A band of stylized birds, generally referred to as herons, decorates the underside of this Etruscan plate. The greatly elongated, silhouetted bodies of the birds completely fill the space. Concentric circles decorate the plate's rim and foot. The small pair of holes just below the rim is a frequent feature of Etruscan plates in this period; they may have been used to hang the vessels when not in use.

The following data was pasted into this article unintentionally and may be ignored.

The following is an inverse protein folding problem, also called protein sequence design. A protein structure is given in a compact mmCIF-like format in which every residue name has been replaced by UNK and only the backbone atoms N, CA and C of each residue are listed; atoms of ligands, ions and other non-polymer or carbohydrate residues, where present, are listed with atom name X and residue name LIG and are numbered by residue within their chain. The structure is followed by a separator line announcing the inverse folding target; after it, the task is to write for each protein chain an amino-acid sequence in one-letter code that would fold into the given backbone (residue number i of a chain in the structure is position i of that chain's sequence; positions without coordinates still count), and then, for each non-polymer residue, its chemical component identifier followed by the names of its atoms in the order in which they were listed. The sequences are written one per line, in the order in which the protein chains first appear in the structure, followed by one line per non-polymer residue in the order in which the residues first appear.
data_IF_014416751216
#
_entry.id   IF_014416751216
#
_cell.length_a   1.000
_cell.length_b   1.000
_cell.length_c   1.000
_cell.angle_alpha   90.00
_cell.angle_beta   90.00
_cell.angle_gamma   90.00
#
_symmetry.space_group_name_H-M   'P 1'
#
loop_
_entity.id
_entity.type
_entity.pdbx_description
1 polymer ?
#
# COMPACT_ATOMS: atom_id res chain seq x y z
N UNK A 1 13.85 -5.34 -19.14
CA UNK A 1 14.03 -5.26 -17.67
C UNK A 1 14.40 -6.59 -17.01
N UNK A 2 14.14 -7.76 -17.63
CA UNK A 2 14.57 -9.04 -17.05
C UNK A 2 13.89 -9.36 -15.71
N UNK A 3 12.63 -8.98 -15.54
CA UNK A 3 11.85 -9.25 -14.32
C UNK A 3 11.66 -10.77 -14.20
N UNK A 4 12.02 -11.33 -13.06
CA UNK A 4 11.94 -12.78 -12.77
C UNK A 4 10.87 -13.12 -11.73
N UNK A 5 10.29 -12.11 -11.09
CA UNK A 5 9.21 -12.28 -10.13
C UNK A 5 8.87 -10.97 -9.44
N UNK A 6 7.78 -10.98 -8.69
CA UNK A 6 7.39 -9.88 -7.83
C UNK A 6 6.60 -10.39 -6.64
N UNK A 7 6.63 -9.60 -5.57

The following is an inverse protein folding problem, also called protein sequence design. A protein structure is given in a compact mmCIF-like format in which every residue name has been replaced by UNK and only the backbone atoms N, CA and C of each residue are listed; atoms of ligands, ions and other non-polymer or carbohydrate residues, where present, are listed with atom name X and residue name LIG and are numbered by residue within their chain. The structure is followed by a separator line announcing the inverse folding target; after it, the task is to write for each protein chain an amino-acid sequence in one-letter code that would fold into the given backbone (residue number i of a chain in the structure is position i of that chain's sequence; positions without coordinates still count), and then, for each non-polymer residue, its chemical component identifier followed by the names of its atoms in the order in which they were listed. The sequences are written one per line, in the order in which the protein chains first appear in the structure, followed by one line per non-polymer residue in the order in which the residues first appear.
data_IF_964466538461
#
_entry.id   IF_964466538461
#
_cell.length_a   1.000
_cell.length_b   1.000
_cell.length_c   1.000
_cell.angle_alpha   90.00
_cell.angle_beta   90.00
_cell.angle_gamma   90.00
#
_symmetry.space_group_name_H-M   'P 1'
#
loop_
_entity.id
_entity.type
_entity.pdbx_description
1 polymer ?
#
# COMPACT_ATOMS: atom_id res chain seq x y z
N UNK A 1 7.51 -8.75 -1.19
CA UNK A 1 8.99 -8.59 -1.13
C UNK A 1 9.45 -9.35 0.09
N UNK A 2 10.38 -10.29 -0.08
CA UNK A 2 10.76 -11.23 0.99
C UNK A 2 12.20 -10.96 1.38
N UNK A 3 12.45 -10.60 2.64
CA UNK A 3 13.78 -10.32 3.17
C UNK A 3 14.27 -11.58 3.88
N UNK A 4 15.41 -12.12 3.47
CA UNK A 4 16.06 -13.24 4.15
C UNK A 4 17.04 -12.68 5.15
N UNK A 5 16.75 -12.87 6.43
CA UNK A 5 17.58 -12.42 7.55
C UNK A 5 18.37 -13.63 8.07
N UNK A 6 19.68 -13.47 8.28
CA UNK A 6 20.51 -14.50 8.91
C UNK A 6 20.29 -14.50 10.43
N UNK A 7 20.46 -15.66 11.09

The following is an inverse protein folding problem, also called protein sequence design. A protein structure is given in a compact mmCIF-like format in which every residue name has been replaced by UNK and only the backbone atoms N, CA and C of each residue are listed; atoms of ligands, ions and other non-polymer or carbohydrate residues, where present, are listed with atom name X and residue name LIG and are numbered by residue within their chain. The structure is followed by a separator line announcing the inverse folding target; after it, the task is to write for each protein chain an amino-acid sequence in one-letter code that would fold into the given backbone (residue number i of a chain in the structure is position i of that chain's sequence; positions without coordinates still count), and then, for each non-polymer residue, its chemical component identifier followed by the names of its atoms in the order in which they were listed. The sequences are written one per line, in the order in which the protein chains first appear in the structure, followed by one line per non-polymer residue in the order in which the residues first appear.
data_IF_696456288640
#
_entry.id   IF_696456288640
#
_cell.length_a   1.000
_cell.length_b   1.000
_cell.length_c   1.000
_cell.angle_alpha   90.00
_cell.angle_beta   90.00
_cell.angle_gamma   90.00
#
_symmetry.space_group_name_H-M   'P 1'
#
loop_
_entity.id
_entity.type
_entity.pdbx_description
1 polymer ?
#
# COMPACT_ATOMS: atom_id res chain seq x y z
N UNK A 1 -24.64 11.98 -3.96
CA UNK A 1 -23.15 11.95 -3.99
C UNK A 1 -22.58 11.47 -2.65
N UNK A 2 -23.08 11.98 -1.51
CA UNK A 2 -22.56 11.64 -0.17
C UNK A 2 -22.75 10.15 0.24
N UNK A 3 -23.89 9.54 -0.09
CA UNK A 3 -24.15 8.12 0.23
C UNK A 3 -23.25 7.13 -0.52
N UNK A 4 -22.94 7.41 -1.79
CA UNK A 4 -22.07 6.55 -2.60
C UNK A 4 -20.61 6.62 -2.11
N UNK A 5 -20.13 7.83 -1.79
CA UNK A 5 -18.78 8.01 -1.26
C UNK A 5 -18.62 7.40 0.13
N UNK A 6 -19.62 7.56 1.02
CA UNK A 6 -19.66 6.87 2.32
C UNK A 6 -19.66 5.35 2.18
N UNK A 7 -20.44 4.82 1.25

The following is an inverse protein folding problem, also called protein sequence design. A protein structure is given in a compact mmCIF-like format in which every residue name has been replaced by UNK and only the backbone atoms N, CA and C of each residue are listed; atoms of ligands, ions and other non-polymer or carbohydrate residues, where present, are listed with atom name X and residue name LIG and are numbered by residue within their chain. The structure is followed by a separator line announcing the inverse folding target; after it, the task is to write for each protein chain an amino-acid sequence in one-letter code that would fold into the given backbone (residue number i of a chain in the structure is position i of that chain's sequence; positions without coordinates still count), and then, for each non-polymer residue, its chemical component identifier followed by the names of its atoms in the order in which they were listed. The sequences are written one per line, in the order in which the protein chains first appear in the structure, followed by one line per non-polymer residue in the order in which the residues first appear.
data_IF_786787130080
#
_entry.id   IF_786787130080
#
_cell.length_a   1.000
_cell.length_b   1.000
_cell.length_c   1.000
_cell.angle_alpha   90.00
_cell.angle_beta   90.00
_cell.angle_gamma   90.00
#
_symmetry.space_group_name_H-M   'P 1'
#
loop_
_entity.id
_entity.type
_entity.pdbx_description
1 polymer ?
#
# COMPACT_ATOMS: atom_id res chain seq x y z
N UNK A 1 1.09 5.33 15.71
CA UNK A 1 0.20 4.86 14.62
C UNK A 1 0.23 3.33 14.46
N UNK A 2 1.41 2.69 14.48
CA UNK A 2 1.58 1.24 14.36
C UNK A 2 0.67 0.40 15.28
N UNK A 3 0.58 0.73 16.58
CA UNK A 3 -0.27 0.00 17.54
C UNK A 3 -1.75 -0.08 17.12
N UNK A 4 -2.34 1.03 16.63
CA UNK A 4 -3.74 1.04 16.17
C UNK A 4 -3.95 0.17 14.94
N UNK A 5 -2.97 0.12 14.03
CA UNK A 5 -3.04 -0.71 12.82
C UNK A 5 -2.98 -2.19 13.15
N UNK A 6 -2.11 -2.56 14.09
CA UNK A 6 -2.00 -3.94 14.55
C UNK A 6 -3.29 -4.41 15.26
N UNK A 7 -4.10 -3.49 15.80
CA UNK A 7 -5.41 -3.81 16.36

The plate's shape appears to be an adaptation of Phoenician plates, also decorated with concentric circles, which were imported to Italy. The Etruscan potter created a new class of pottery by merging this Phoenician shape with a Greek decorative syntax and an Etruscan motif. Typical of a style scholars call sub-Geometric, this plate and its mate retained the primarily linear decoration of the earlier Geometric period at a time when other artists were producing works in the new Orientalizing style.